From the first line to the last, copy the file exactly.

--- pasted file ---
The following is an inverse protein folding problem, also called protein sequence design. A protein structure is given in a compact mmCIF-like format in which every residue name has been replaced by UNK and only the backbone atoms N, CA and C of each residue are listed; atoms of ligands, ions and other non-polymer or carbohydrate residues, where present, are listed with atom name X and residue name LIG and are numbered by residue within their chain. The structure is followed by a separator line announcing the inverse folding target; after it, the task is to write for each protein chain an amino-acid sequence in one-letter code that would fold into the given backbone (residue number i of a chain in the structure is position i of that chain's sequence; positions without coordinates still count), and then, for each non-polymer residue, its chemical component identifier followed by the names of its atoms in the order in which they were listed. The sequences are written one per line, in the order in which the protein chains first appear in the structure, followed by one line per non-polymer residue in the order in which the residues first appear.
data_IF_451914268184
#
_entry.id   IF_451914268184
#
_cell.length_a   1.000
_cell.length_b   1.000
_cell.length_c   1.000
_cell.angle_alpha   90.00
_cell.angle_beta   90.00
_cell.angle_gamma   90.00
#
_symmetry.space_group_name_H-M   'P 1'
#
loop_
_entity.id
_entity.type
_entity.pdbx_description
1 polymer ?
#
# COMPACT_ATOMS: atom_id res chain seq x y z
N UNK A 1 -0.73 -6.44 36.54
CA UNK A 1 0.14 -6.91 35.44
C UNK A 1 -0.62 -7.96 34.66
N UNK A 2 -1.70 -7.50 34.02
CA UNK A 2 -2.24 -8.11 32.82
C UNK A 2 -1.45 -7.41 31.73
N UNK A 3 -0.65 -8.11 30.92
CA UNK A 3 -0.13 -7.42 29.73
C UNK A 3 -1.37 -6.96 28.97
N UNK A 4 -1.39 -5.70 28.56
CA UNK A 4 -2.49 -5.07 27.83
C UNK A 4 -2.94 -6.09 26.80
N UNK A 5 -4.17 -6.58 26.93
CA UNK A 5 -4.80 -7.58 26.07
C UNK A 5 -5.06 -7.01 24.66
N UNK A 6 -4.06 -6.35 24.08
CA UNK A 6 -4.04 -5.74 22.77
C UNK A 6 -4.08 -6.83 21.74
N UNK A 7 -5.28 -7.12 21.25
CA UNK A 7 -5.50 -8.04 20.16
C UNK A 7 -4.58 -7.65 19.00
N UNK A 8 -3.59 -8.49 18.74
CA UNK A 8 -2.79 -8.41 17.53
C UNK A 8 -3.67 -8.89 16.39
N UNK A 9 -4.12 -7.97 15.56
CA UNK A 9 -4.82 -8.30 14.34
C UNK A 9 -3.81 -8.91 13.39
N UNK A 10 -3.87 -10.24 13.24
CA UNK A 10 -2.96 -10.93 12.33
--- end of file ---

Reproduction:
The following is an inverse protein folding problem, also called protein sequence design. A protein structure is given in a compact mmCIF-like format in which every residue name has been replaced by UNK and only the backbone atoms N, CA and C of each residue are listed; atoms of ligands, ions and other non-polymer or carbohydrate residues, where present, are listed with atom name X and residue name LIG and are numbered by residue within their chain. The structure is followed by a separator line announcing the inverse folding target; after it, the task is to write for each protein chain an amino-acid sequence in one-letter code that would fold into the given backbone (residue number i of a chain in the structure is position i of that chain's sequence; positions without coordinates still count), and then, for each non-polymer residue, its chemical component identifier followed by the names of its atoms in the order in which they were listed. The sequences are written one per line, in the order in which the protein chains first appear in the structure, followed by one line per non-polymer residue in the order in which the residues first appear.
data_IF_451914268184
#
_entry.id   IF_451914268184
#
_cell.length_a   1.000
_cell.length_b   1.000
_cell.length_c   1.000
_cell.angle_alpha   90.00
_cell.angle_beta   90.00
_cell.angle_gamma   90.00
#
_symmetry.space_group_name_H-M   'P 1'
#
loop_
_entity.id
_entity.type
_entity.pdbx_description
1 polymer ?
#
# COMPACT_ATOMS: atom_id res chain seq x y z
N UNK A 1 -0.73 -6.44 36.54
CA UNK A 1 0.14 -6.91 35.44
C UNK A 1 -0.62 -7.96 34.66
N UNK A 2 -1.70 -7.50 34.02
CA UNK A 2 -2.24 -8.11 32.82
C UNK A 2 -1.45 -7.41 31.73
N UNK A 3 -0.65 -8.11 30.92
CA UNK A 3 -0.13 -7.42 29.73
C UNK A 3 -1.37 -6.96 28.97
N UNK A 4 -1.39 -5.70 28.56
CA UNK A 4 -2.49 -5.07 27.83
C UNK A 4 -2.94 -6.09 26.80
N UNK A 5 -4.17 -6.58 26.93
CA UNK A 5 -4.80 -7.58 26.07
C UNK A 5 -5.06 -7.01 24.66
N UNK A 6 -4.06 -6.35 24.08
CA UNK A 6 -4.04 -5.74 22.77
C UNK A 6 -4.08 -6.83 21.74
N UNK A 7 -5.28 -7.12 21.25
CA UNK A 7 -5.50 -8.04 20.16
C UNK A 7 -4.58 -7.65 19.00
N UNK A 8 -3.59 -8.49 18.74
CA UNK A 8 -2.79 -8.41 17.53
C UNK A 8 -3.67 -8.89 16.39
N UNK A 9 -4.12 -7.97 15.56
CA UNK A 9 -4.82 -8.30 14.34
C UNK A 9 -3.81 -8.91 13.39
N UNK A 10 -3.87 -10.24 13.24
CA UNK A 10 -2.96 -10.93 12.33